A Primer on 3D Printing

Although 3D printing has been around for a number of decades, the quality has increased dramatically in recent years and the prices are just beginning to drop, making it much more affordable for small and medium businesses.  And if you really want to explore 3D printing, they are even getting cheap enough for consumers to own.

The reality is 3D printing is a very cost-effective way to have an in-house rapid prototyping capability.  For a relatively modest investment, design engineers can use a 3D printer to catch design flaws earlier in the process lowering costs and shortening design cycles.

What is 3D Printing?

3D printing involves having the computer sending the coordinates for a 3D object to an output device (a 3D Printer) that employs the same ink-jet printer principle that is used to print on paper.  However, in this case the ‘printer’ deposits successive layers of material to build up a full-scale 3D model.   The material used can be powder, plastics, resins or even metals. 

In the case of powder, the printer is actually delivering ultra-thin layers of powder onto a surface, one on top of another, until it produces a 3D model.  With each successive run of the ‘printer head’, the powder that is deposited is then given a spray of a binding liquid that' helps to harden the powder and help form a solid object.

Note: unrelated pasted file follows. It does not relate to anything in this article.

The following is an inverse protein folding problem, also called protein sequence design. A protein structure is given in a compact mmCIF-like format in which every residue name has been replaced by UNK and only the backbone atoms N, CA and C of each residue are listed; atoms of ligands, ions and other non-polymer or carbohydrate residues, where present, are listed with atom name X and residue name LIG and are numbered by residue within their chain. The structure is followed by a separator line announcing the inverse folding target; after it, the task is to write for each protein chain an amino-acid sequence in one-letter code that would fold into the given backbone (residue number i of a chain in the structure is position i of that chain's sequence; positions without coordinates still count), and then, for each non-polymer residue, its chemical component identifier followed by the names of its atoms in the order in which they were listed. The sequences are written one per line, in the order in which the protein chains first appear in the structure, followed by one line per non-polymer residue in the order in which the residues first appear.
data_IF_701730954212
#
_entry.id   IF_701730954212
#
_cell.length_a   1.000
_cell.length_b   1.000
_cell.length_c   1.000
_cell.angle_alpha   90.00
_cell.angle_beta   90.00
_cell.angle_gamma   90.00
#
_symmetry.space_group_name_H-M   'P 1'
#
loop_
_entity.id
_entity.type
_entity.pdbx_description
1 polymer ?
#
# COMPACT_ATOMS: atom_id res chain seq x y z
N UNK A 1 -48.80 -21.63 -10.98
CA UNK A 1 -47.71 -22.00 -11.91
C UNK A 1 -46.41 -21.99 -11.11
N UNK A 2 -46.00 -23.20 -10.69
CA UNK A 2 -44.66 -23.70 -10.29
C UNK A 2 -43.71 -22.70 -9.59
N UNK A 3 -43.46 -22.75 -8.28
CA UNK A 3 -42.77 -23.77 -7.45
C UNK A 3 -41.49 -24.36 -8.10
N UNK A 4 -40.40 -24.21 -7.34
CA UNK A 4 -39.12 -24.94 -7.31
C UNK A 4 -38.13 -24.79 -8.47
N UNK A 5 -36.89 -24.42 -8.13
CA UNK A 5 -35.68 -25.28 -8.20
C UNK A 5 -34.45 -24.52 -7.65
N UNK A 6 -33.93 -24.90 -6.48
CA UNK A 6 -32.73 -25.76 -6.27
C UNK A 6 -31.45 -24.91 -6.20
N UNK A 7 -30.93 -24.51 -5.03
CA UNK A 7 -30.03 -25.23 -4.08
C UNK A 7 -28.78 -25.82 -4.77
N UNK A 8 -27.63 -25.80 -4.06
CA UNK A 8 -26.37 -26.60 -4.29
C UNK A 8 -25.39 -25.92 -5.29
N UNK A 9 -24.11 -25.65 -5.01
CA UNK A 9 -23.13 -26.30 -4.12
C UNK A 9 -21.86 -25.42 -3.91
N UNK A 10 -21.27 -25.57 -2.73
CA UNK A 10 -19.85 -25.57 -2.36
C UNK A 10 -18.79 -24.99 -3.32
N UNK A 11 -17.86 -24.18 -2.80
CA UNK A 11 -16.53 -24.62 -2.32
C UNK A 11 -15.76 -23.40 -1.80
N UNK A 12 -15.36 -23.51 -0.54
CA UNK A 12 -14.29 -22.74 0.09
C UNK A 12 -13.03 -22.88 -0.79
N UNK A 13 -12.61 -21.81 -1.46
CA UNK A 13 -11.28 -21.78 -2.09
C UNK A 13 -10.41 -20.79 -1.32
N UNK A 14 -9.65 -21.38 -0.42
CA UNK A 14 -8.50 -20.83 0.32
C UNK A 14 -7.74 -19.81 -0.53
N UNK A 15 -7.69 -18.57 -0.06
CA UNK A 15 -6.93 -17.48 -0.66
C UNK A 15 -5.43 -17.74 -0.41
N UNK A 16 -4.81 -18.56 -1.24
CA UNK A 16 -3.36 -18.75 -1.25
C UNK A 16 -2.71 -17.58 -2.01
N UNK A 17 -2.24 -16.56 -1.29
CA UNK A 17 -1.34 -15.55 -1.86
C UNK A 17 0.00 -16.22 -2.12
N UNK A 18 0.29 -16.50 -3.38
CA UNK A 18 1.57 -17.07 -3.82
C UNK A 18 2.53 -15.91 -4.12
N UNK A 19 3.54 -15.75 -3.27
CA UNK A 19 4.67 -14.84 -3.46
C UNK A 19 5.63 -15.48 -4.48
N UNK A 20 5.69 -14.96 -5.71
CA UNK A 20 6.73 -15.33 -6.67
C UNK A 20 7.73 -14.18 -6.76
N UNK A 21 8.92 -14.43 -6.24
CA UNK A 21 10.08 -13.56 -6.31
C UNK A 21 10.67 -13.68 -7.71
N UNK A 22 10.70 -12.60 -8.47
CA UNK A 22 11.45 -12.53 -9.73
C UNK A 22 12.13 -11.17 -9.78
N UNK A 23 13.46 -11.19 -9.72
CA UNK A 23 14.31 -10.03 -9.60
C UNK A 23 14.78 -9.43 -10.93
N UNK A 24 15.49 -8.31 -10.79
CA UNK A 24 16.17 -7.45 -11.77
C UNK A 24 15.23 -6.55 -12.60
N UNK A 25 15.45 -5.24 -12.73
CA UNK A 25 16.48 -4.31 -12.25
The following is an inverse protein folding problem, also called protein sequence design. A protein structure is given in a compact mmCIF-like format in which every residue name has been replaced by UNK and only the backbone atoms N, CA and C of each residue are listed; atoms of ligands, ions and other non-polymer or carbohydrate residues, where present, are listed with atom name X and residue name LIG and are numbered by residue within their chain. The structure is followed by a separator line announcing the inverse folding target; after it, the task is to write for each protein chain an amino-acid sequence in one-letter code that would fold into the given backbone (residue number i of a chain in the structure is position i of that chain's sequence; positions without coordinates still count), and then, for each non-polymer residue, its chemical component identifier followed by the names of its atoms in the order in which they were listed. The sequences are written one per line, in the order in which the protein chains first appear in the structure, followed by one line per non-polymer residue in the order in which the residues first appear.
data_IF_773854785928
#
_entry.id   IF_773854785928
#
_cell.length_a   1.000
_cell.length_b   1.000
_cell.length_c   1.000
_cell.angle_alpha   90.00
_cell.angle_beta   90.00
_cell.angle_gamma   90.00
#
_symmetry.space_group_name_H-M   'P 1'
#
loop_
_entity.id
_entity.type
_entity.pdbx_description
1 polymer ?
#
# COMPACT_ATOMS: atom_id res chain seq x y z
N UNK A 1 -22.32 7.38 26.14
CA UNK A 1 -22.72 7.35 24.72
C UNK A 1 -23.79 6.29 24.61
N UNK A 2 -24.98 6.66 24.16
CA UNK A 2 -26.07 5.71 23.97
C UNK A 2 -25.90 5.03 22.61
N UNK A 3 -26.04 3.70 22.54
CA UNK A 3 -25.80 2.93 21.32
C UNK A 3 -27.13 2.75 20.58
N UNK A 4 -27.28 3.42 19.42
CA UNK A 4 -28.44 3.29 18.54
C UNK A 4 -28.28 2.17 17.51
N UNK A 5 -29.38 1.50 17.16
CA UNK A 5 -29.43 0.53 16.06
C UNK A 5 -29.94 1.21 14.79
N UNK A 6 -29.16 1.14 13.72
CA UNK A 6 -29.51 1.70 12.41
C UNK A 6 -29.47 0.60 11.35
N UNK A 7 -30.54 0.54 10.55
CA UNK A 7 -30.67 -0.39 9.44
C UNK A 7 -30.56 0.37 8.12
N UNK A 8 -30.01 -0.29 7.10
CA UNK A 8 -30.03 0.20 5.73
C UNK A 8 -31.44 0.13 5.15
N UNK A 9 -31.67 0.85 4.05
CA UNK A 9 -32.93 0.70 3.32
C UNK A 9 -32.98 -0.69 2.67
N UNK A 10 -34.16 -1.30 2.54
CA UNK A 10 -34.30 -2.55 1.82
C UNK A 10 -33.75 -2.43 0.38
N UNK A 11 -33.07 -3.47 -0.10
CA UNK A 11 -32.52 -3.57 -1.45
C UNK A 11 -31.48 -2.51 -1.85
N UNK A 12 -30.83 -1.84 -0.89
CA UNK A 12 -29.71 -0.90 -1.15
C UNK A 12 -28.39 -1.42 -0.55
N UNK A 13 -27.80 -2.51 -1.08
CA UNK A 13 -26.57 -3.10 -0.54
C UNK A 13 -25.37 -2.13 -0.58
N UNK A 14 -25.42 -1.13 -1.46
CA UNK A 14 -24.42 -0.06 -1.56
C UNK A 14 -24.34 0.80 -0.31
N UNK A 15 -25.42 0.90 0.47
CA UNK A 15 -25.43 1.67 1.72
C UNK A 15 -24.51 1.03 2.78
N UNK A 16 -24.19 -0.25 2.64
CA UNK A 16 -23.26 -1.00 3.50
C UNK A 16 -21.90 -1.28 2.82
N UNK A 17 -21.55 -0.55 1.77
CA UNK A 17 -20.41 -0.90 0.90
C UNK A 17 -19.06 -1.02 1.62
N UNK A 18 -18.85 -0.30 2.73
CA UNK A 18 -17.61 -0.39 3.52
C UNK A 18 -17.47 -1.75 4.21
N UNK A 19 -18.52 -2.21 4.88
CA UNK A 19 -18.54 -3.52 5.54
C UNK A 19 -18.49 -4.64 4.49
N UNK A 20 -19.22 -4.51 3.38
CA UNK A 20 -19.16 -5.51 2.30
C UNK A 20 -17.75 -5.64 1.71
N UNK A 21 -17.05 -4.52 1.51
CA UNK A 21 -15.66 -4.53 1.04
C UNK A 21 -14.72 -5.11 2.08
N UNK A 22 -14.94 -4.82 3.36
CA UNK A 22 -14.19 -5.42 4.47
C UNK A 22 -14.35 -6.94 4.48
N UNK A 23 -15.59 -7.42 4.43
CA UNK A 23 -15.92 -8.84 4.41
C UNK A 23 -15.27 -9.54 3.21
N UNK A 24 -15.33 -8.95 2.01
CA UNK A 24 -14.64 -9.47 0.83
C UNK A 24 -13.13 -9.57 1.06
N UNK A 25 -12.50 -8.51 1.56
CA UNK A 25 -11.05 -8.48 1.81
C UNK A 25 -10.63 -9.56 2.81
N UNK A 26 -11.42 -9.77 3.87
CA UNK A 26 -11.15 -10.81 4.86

The end-result of this process might be a model which designers can use to verify a product’s design qualities before full-scale manufacturing begins, or it might be an end-use specialty product ranging from a component in a complex aircraft engine to a consumer medical  or dental implant.

The big benefits of 3D printing is it’s low cost and speed.  The printers can generally produce models in as little as one-tenth the time it takes other types of machines.  3-D Printer-produced models are throwaway models that allow you to see things you would not be able to see as well on a computer with a CAD system.  The beauty of this approach is people can hold the proposed design, study it, and get a good feel for its shape.

Video Introduction to 3D-Printing

The video below (just under 4 minutes) is a promotional video, but it really is one of the best videos I’ve seen that can help you understand what 3D printing is and how it could be used in an office environment.  The video is from the Z Corporation and it promotes the company’s ZPrinter 450.  While Z Corporation products are out of the price range for most individual users, they represent amazing technology that is commercially available to anyone.